Choosing a Wedding Photographer
Weddings are a stressful time leading up to one of the most important days of one’s life. In this post, we will attempt to help smooth the way concerning The Wedding Photographer. Below are 5 things to consider when choosing a Wedding Photographer.
1. The Decision to Use a Friend or Relative with a Nice Camera – Before you make this crucial decision about the lifetime memories you will be documenting, ask yourself these questions:
A. Is saving a little money worth having horrible and disappointing photos that you will live with the rest of your life?
B. Is saving a little money worth the risk of damaging your relationship?
C. What are the things that are most important about my wedding? What will last and what won’t really matter in 10 years or even a year or a month? What will we look back on for the rest of our lives?
The fact that someone has purchased an expensive camera does not mean they will be able to capture your once in a lifetime moments. The camera is only a tool and merely does what the Photographer directs it to do. A good Wedding Photographer will be able to take substandard equipment and get better results than someone who has no idea what they are doing using extremely expensive equipment, because a professional photographer has spent years training and educating themselves about not only the technical aspects of the camera, but also about framing, composition, lighting and editing among other skills. A professional photographer will have the hundreds of hours of experience and study to do what an amateur cannot even fathom.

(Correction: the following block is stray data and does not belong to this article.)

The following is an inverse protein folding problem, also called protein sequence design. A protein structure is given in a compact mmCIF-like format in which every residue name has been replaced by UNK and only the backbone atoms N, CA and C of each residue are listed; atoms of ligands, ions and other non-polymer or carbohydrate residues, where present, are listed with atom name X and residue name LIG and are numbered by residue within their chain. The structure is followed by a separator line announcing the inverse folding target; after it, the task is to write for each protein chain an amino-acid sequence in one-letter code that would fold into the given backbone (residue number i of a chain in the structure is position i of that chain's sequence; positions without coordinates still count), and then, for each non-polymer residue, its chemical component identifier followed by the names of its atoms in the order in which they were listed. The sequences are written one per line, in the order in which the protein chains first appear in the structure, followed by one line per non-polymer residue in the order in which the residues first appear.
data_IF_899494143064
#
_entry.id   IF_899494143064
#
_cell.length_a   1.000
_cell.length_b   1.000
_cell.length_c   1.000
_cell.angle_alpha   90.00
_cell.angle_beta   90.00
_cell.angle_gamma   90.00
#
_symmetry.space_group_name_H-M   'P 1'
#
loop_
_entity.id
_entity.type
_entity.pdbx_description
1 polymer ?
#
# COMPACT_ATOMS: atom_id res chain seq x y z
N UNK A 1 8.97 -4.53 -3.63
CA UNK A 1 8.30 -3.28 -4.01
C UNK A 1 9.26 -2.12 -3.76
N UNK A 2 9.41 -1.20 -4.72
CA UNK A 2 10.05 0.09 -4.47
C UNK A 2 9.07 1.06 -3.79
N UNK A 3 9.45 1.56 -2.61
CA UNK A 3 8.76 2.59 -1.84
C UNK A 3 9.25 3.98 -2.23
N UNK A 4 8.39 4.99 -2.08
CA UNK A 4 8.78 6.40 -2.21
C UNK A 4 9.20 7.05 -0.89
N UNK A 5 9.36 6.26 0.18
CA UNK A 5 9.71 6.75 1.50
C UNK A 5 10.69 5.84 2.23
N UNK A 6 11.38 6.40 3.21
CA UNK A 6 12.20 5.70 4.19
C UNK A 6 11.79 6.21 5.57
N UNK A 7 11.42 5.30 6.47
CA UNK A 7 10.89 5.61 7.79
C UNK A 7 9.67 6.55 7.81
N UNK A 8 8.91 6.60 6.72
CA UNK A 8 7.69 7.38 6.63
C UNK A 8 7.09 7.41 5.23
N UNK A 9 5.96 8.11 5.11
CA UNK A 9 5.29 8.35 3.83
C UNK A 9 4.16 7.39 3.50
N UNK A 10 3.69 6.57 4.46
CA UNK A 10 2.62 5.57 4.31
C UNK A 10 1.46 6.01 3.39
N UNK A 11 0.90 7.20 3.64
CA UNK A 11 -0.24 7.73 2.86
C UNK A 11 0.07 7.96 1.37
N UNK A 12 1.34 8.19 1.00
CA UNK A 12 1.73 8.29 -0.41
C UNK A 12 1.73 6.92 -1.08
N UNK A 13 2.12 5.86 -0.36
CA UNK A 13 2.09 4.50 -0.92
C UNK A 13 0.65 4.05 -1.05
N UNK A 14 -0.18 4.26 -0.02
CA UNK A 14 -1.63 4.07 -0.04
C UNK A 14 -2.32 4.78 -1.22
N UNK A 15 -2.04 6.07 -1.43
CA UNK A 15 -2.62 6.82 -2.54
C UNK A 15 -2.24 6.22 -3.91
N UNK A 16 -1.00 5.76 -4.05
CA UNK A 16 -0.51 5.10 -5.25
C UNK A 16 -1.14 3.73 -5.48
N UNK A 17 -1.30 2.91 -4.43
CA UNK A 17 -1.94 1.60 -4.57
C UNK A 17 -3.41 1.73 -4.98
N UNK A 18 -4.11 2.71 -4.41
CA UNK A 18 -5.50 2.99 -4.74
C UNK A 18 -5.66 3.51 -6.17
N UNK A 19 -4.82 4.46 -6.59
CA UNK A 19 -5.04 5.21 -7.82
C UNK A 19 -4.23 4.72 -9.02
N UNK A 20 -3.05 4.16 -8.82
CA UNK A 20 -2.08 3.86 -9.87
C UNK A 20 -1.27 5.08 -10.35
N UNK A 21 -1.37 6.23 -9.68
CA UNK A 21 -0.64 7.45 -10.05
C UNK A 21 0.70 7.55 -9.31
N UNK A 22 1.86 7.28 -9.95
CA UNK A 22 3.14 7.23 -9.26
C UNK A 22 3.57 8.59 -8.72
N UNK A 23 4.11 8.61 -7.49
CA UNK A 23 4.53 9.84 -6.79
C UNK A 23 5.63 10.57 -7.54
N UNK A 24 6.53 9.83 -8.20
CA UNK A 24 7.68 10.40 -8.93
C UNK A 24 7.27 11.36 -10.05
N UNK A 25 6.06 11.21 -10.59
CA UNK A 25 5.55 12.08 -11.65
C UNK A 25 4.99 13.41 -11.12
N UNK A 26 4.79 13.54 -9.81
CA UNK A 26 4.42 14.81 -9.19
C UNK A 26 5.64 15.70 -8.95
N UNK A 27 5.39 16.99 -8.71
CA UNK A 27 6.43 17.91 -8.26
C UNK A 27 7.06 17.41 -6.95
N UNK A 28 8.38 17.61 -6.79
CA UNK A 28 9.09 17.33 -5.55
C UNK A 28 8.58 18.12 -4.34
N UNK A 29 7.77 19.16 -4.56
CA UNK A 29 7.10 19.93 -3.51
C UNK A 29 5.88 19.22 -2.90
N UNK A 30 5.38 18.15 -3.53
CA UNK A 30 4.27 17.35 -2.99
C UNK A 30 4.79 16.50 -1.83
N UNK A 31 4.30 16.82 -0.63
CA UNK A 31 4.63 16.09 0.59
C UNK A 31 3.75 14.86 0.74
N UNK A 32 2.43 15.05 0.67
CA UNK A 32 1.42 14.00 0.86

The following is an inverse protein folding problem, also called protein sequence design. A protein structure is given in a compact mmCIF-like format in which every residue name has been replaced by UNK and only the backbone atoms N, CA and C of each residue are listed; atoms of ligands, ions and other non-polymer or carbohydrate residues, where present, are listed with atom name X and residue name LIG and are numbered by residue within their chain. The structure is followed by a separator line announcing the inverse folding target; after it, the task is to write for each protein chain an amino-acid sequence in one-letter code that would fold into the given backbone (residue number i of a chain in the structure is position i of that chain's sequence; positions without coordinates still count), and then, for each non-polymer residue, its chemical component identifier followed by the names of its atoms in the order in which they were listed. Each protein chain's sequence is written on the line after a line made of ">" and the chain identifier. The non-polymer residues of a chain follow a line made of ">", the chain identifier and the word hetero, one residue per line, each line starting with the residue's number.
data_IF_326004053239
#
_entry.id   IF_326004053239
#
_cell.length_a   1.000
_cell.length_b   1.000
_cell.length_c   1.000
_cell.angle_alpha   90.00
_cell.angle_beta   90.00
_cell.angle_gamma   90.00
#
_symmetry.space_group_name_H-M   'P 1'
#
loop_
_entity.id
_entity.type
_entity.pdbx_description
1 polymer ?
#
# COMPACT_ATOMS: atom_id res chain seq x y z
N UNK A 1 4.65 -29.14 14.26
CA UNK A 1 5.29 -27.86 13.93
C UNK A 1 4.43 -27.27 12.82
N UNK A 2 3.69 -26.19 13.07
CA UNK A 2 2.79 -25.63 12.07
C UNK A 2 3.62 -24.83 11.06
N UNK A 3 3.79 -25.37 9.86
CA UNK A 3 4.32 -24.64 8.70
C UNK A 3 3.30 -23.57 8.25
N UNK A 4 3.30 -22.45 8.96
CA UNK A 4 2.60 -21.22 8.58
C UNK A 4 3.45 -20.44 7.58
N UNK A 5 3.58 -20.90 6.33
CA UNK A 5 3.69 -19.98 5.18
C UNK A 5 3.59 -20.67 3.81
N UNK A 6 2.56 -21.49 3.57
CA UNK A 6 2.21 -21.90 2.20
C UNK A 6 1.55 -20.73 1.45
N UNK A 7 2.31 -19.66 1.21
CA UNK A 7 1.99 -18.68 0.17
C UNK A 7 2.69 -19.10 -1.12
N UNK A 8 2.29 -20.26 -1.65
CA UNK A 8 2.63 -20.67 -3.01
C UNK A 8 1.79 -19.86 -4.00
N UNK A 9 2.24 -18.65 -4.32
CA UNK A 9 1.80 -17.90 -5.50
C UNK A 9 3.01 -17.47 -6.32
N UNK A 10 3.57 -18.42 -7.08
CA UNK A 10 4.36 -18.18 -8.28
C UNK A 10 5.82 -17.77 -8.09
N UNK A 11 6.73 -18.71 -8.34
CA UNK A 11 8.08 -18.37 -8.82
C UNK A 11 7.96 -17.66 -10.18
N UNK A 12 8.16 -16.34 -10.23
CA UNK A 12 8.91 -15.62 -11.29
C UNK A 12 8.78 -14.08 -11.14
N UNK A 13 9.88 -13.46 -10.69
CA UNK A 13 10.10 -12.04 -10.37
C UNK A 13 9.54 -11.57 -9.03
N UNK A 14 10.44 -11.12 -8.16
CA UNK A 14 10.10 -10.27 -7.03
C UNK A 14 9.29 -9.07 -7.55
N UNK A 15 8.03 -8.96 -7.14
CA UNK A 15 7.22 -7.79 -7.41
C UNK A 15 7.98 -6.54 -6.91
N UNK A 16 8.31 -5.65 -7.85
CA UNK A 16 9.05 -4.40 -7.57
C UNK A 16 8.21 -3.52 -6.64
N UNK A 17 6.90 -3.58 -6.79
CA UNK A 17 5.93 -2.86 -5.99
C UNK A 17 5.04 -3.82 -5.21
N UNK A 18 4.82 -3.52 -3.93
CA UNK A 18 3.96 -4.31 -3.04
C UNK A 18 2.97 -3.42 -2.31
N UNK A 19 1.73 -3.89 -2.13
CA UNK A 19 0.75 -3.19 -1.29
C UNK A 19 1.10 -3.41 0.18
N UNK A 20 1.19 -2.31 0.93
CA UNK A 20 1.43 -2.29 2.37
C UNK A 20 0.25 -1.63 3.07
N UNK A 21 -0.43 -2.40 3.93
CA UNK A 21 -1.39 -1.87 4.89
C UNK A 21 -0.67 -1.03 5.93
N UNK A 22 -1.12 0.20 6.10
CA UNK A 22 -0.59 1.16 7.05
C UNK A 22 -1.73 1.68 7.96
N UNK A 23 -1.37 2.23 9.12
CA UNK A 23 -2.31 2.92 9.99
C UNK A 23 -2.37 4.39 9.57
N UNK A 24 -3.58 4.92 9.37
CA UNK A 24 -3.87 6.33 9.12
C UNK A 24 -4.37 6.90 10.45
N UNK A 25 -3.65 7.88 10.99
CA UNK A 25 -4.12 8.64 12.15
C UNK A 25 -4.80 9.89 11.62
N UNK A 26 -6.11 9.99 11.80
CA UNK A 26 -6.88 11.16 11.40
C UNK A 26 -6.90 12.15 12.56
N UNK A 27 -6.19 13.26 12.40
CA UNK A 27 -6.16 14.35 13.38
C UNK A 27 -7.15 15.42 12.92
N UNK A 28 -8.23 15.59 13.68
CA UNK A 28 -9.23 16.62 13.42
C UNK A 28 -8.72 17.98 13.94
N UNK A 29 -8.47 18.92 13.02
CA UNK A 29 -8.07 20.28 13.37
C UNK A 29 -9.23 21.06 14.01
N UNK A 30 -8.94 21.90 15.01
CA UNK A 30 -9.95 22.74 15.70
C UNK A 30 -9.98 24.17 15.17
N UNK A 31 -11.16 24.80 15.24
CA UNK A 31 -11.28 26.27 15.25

Another thing to keep in mind: If your friend or relative is busy trying to photograph the wedding, they will be unable to enjoy the celebration and will also not be in any of the photos. This is not fair to them and could possibly cause resentment at some point. Don’t be another statistic of a failed friendship or family relationship.
I would like to share a personal experience with wedding photography. Before I became a photographer, a friend stated he had been a “photographer since he was a kid” and offered to shoot my wedding. I thought, “Wow, how could I refuse such a great offer?”. The wedding was during the day, a beautiful day, with plenty of light and natural shading from trees, the type of light for wonderful wedding photographs. Instead of amazing photos, we ended up with dark and out of focus prints. The disappointment was great and the memories we hoped to document and cherish for the rest of our lives were ruined. It was definitely not worth it to save a buck. If I could go back, I would have spent the money to guarantee beautiful memories of our event. Needless to say, I learned the hard way.